The course is accredited with 6 Ethics CPD points from CMSA
What is the Ethics and Decision Making in Children’s Palliative Care course about?
All children are vulnerable and those with a serious illness or disability even more so. Moreover, decisions are made for children by others (by proxy), who are usually their parents or other caregivers. There are many difficult decisions that have to be made when providing care to children with life-limiting and life-threatening illnesses. These include life and death decisions, such as whether or not to withhold or withdraw certain treatments.
Sometimes doctors adopt a paternalistic approach and tell the parents what to do and sometimes parents, who are influenced by their emotions and their fear of losing the child, will tell the doctors what to do. There is a significant risk that decisions may not necessarily be made in the best interests of the child and that the child may not have a say in this. It is therefore important that an ethical framework be applied to provision and decision making in children’s palliative care.
By the end of this course you should be able to:
- Define morals and ethics.
- Understand children’s rights.
- Describe the importance of medical ethics in children’s palliative care.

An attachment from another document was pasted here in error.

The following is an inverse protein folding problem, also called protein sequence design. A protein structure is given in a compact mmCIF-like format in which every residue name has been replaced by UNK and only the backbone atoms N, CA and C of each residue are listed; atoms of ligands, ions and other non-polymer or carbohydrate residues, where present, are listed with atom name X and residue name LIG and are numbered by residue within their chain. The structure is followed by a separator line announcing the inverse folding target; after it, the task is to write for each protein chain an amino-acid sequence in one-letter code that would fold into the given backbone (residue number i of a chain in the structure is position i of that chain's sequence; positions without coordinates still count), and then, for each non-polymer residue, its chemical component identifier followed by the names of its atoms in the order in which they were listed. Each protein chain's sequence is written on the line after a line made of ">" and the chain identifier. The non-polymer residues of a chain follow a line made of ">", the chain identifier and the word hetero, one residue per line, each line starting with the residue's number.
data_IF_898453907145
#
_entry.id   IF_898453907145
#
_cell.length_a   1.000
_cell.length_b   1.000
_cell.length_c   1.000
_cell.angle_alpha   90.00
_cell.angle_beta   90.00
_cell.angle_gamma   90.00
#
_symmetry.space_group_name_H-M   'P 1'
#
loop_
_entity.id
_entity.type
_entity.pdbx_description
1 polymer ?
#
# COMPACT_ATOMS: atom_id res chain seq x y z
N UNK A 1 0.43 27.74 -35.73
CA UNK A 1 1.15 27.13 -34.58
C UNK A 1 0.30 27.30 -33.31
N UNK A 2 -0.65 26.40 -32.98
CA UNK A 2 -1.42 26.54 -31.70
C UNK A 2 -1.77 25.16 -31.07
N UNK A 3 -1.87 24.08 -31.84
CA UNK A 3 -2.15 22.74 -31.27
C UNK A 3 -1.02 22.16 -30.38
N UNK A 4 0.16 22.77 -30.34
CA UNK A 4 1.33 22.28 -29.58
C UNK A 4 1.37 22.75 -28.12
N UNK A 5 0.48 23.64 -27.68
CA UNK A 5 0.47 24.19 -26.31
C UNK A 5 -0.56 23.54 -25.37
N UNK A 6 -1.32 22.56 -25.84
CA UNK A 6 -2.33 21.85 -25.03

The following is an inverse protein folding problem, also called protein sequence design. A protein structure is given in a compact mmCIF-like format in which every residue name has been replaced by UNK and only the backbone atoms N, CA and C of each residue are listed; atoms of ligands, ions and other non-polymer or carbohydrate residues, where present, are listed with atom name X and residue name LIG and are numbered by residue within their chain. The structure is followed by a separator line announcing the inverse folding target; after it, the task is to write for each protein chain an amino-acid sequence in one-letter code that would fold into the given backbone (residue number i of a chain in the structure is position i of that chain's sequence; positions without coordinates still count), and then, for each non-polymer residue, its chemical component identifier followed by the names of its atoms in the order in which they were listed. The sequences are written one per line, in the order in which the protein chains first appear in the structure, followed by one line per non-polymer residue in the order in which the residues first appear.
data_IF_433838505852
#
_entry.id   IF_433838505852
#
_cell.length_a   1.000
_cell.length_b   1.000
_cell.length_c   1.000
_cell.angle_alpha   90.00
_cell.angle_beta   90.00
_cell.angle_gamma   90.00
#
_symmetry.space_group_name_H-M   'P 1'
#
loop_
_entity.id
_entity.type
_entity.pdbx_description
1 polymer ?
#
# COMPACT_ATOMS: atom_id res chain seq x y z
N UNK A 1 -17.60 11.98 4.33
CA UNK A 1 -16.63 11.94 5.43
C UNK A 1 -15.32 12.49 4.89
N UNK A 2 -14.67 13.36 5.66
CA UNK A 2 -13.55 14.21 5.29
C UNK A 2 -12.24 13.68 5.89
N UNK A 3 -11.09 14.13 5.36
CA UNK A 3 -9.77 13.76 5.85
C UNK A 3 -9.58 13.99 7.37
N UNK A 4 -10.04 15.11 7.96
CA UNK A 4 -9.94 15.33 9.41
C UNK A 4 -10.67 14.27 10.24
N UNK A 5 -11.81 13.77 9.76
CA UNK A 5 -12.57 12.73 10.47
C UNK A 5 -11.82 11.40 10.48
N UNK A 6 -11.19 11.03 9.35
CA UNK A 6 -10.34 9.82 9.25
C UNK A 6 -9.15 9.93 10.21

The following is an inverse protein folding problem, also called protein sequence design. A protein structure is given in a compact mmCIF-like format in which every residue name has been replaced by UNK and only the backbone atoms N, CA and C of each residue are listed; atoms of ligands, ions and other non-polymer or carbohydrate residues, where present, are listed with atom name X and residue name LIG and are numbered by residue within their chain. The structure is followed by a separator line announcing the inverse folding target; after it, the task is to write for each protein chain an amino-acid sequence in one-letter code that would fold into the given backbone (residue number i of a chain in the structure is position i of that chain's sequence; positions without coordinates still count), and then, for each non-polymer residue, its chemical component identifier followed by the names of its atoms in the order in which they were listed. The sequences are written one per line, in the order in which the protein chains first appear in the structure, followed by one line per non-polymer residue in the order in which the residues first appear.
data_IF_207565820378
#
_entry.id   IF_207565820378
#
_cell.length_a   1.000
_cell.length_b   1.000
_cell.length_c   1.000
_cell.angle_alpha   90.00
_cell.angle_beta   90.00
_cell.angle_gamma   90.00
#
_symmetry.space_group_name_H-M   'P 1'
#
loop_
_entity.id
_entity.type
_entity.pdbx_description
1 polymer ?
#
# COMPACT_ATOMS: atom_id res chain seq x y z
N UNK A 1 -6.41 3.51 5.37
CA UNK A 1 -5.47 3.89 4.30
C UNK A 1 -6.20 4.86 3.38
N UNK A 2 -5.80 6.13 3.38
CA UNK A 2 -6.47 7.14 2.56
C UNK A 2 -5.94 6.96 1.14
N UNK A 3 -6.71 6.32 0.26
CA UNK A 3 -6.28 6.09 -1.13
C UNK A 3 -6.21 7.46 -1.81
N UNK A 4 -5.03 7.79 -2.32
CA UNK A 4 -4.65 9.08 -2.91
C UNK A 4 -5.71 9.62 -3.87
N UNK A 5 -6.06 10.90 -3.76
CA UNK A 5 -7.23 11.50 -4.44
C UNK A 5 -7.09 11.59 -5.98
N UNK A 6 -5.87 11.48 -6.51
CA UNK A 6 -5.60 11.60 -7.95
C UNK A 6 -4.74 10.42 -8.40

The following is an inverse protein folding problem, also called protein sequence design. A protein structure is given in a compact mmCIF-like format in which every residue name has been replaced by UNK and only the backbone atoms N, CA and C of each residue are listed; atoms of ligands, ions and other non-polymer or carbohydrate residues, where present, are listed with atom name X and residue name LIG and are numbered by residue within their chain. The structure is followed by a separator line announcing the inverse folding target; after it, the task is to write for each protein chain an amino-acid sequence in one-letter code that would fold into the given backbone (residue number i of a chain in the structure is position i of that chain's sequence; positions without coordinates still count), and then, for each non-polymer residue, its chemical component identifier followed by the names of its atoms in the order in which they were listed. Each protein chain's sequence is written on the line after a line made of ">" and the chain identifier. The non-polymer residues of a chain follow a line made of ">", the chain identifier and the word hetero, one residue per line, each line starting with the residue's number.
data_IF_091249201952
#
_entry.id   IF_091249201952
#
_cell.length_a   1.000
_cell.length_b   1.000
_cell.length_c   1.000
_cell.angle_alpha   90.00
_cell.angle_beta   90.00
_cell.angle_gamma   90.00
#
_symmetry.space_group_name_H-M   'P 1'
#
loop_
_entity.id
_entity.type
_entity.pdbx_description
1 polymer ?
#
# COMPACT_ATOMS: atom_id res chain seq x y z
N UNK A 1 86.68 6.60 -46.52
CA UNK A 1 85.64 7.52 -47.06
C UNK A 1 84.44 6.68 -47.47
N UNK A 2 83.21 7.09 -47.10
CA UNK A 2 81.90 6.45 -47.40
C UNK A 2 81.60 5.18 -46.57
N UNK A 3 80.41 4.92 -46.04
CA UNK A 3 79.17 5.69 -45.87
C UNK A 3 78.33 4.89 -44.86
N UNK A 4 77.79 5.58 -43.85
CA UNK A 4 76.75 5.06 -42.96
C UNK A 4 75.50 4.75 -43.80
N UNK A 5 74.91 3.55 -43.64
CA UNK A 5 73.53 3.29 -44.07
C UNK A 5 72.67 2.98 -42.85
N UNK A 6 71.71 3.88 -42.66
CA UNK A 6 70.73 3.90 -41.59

- Know what the relevant South African laws are regarding children and decision making in healthcare.
- Recognise an ethical dilemma.
- Understand why it is important to manage an ethical dilemma well.
- Know who should be involved in decision making for children in palliative care.
- Use an ethical framework to address an ethical dilemma.
- Appreciate the benefit of disclosure and avoiding collusion regarding a diagnosis.
- Know when it is ethical to withhold or withdraw treatment.
- Understand the doctrine of double effect and that euthanasia is not part of palliative care.
Why take the course?
“The PatchSA course on Ethics and Palliative Care is excellent. It takes the learner through all the important aspects of ethics, children’s rights, and the law regarding children, particularly in the context of palliative care. Apart from the core module contents, many links and additional resources provide interesting information and reading. Discussion of ethical dilemmas and actual cases provides additional interest and learning opportunities. Each section revises the core knowledge through quizzes and questions. The ethics novice and the experienced person will both gain from this module. I highly recommend it.”
Prof Sharon Kling MBChB DCH(SA), FCPaed, MMed, MPhil (Applied Ethics)
Consultant Paediatrician: Tygerberg Hospital
Part-time Lecturer: Centre for Medical Ethics and Law, University of Stellenbosch